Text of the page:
Predictive equations of selenium accessibility of dry pet foods

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Selenium (Se) is an essential micromineral involved in antioxidant protection, thyroid metabolism and other biological processes (Roman et al., 2014). Acute Se deficiency in puppies has been reported to cause muscular weakness, depression, subcutaneous oedema, dyspnoea and eventual coma (van Vleet, 1975). High Se intake may be associated with reduced food intake, hypochromic microcytic anaemia and severe liver damage in dogs (Levander, 1986). In cats, liver dysfunction is a sign of Se toxicity (Moxon and Rhian, 1943).
Dry pet foods are the most popular commercial diet type selected for pet dogs (Pet Food Manufacturers' Association, 2015). Dry pet foods can be processed by either extruding to kibbles or pelleting. Pellets and kibbles are formulated with a large range of both plant‐ and animal‐derived ingredients. Depending on the region of origin and type of ingredient, the Se concentration in pet food ingredients can differ (Reilly, 2006; van Zelst et al., 2015). In addition, the bioavailability of Se from pet foods has been reported to be low (Wedekind et al., 1997) and dependent on various factors such as protein, fat, sulphur and fibre content of the diet (Thiry et al., 2012). Therefore, the total dietary Se concentration may not reflect the amount of Se that is available to the animal.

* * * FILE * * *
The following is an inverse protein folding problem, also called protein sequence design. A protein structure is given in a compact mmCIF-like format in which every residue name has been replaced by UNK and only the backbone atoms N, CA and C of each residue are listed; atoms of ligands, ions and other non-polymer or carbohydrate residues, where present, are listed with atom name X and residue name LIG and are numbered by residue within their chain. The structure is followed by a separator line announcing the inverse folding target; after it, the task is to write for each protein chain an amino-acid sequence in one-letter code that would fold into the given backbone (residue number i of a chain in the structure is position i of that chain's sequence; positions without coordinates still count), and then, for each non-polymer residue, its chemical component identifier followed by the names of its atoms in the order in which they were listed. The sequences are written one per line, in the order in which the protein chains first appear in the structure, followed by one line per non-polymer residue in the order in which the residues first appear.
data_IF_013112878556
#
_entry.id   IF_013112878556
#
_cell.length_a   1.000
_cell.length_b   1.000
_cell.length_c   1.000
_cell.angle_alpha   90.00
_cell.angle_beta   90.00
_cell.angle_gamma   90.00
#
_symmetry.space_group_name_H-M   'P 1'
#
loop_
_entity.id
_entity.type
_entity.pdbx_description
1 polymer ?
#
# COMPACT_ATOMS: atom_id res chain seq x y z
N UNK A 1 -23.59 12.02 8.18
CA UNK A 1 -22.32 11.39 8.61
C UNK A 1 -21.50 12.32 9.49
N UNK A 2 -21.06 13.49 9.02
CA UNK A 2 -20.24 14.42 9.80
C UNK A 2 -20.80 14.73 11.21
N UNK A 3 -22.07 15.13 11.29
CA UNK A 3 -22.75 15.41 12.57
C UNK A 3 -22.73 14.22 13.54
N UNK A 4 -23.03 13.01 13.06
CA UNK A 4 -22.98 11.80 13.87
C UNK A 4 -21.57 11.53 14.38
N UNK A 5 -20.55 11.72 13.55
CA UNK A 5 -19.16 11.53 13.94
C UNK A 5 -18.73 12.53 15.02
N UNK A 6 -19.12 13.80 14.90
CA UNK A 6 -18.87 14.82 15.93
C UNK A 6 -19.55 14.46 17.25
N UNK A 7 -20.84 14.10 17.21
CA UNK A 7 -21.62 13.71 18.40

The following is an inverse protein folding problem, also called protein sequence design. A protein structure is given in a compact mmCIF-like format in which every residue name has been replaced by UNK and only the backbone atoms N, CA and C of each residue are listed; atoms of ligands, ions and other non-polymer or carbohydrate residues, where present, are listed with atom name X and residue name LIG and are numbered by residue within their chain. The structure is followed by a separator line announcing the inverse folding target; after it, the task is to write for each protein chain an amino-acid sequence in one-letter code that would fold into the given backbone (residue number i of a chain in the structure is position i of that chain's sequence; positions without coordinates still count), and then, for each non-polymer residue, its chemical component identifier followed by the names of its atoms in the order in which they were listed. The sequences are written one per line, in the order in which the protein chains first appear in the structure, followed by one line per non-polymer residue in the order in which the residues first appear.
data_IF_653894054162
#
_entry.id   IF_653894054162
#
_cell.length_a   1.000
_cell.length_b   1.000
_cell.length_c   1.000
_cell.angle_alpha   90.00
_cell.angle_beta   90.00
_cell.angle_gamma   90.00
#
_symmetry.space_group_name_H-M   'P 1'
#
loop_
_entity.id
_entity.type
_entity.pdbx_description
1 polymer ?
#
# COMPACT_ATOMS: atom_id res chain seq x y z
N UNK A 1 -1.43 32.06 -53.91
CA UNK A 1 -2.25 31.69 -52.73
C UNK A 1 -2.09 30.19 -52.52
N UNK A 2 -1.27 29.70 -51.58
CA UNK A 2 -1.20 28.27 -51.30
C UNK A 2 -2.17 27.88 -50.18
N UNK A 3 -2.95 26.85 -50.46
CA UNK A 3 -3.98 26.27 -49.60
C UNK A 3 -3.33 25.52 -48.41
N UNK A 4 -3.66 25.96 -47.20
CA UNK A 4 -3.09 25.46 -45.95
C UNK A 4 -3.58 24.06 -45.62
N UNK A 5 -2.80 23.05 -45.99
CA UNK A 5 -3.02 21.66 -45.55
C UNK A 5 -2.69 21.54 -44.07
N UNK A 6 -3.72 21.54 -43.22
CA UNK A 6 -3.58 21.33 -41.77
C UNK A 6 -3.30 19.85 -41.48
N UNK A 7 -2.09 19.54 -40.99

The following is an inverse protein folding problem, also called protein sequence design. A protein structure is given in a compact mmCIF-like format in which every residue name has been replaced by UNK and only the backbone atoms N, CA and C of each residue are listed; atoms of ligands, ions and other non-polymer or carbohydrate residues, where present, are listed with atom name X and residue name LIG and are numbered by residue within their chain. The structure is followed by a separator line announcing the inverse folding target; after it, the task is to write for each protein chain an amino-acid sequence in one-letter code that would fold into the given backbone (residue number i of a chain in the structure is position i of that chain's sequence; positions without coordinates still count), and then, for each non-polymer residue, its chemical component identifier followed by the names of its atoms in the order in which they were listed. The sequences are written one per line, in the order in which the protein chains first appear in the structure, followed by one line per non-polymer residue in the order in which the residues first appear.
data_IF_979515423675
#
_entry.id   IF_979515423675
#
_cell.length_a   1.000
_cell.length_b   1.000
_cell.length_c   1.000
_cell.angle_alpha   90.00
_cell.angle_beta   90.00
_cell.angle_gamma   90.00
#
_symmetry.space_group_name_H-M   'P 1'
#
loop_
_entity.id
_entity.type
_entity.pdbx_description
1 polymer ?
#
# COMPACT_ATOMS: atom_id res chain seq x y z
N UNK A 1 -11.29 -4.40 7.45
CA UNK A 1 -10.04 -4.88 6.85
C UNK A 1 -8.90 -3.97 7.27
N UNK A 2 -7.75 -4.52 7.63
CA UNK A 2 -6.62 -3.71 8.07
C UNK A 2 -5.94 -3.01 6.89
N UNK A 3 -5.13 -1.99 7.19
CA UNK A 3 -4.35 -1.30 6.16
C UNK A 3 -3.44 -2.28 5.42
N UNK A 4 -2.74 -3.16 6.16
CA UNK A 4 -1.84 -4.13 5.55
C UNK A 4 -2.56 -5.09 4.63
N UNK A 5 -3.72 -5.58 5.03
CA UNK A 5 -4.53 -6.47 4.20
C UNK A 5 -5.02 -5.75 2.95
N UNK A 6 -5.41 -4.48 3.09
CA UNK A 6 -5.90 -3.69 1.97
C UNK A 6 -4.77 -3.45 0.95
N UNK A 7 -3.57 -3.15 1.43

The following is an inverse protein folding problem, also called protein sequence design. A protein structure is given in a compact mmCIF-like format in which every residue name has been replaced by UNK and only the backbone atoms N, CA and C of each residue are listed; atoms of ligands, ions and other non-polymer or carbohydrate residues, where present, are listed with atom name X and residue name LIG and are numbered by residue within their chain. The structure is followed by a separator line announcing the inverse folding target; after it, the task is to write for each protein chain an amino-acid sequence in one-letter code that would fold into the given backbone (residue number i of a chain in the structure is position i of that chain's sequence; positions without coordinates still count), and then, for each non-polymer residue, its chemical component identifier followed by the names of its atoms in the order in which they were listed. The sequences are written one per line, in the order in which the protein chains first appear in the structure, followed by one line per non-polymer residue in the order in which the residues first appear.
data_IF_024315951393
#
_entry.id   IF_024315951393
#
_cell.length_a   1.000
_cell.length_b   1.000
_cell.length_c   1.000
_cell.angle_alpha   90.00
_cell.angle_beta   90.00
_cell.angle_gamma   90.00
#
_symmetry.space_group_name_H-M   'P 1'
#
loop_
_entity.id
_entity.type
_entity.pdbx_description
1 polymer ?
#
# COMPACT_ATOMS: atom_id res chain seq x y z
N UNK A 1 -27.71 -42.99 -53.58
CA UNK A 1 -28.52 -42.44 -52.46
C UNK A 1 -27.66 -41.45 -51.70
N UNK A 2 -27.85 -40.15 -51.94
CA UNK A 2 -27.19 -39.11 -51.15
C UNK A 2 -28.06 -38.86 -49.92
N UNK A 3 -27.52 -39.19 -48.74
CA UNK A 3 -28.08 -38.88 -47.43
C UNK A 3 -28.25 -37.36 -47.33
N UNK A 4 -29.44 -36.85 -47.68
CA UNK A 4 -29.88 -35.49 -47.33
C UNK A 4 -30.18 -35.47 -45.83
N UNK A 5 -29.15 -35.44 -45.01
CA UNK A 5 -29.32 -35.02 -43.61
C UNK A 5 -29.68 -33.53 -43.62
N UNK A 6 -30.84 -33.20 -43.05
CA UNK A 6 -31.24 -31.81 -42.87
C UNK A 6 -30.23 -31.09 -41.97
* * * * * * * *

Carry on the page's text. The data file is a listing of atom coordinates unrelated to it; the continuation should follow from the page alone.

This study aimed to develop equations to predict the amount of dietary Se from dry pet foods that is potentially available for dogs, expressed as in vitro accessibility (Aiv). This formed an estimation for in vivo availability for further confirmation in vivo in dogs. Accessibility here is defined as the percentage of dietary Se that is potentially available for absorption after in vitro digestion.
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